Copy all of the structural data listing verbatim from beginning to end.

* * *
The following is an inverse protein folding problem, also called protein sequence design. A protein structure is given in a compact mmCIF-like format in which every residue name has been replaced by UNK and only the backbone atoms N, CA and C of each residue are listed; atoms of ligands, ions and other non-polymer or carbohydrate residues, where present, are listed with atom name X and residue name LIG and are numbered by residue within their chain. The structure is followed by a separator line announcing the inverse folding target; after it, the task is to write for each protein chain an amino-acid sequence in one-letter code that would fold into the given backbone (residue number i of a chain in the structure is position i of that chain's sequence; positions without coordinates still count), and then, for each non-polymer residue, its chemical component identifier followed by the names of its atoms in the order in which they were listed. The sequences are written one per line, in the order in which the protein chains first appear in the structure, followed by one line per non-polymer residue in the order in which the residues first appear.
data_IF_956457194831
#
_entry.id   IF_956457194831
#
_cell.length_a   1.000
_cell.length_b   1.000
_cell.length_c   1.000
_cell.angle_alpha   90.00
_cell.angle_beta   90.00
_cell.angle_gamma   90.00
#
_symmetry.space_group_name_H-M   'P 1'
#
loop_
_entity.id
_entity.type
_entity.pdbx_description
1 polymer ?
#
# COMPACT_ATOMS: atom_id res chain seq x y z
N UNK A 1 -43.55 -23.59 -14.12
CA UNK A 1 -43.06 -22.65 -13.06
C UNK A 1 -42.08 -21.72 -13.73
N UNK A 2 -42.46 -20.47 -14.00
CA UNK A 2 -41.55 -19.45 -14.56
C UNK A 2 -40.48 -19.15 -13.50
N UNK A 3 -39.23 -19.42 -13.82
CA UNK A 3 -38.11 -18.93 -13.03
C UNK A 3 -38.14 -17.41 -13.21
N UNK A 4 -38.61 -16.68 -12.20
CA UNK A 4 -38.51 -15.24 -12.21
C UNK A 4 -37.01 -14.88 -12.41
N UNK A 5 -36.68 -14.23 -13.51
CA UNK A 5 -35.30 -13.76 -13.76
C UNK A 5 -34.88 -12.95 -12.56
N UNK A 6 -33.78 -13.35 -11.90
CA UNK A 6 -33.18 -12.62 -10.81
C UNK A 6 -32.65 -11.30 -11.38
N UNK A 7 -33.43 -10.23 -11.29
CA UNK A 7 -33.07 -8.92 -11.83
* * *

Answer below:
The following is an inverse protein folding problem, also called protein sequence design. A protein structure is given in a compact mmCIF-like format in which every residue name has been replaced by UNK and only the backbone atoms N, CA and C of each residue are listed; atoms of ligands, ions and other non-polymer or carbohydrate residues, where present, are listed with atom name X and residue name LIG and are numbered by residue within their chain. The structure is followed by a separator line announcing the inverse folding target; after it, the task is to write for each protein chain an amino-acid sequence in one-letter code that would fold into the given backbone (residue number i of a chain in the structure is position i of that chain's sequence; positions without coordinates still count), and then, for each non-polymer residue, its chemical component identifier followed by the names of its atoms in the order in which they were listed. The sequences are written one per line, in the order in which the protein chains first appear in the structure, followed by one line per non-polymer residue in the order in which the residues first appear.
data_IF_956457194831
#
_entry.id   IF_956457194831
#
_cell.length_a   1.000
_cell.length_b   1.000
_cell.length_c   1.000
_cell.angle_alpha   90.00
_cell.angle_beta   90.00
_cell.angle_gamma   90.00
#
_symmetry.space_group_name_H-M   'P 1'
#
loop_
_entity.id
_entity.type
_entity.pdbx_description
1 polymer ?
#
# COMPACT_ATOMS: atom_id res chain seq x y z
N UNK A 1 -43.55 -23.59 -14.12
CA UNK A 1 -43.06 -22.65 -13.06
C UNK A 1 -42.08 -21.72 -13.73
N UNK A 2 -42.46 -20.47 -14.00
CA UNK A 2 -41.55 -19.45 -14.56
C UNK A 2 -40.48 -19.15 -13.50
N UNK A 3 -39.23 -19.42 -13.82
CA UNK A 3 -38.11 -18.93 -13.03
C UNK A 3 -38.14 -17.41 -13.21
N UNK A 4 -38.61 -16.68 -12.20
CA UNK A 4 -38.51 -15.24 -12.21
C UNK A 4 -37.01 -14.88 -12.41
N UNK A 5 -36.68 -14.23 -13.51
CA UNK A 5 -35.30 -13.76 -13.76
C UNK A 5 -34.88 -12.95 -12.56
N UNK A 6 -33.78 -13.35 -11.90
CA UNK A 6 -33.18 -12.62 -10.81
C UNK A 6 -32.65 -11.30 -11.38
N UNK A 7 -33.43 -10.23 -11.29
CA UNK A 7 -33.07 -8.92 -11.83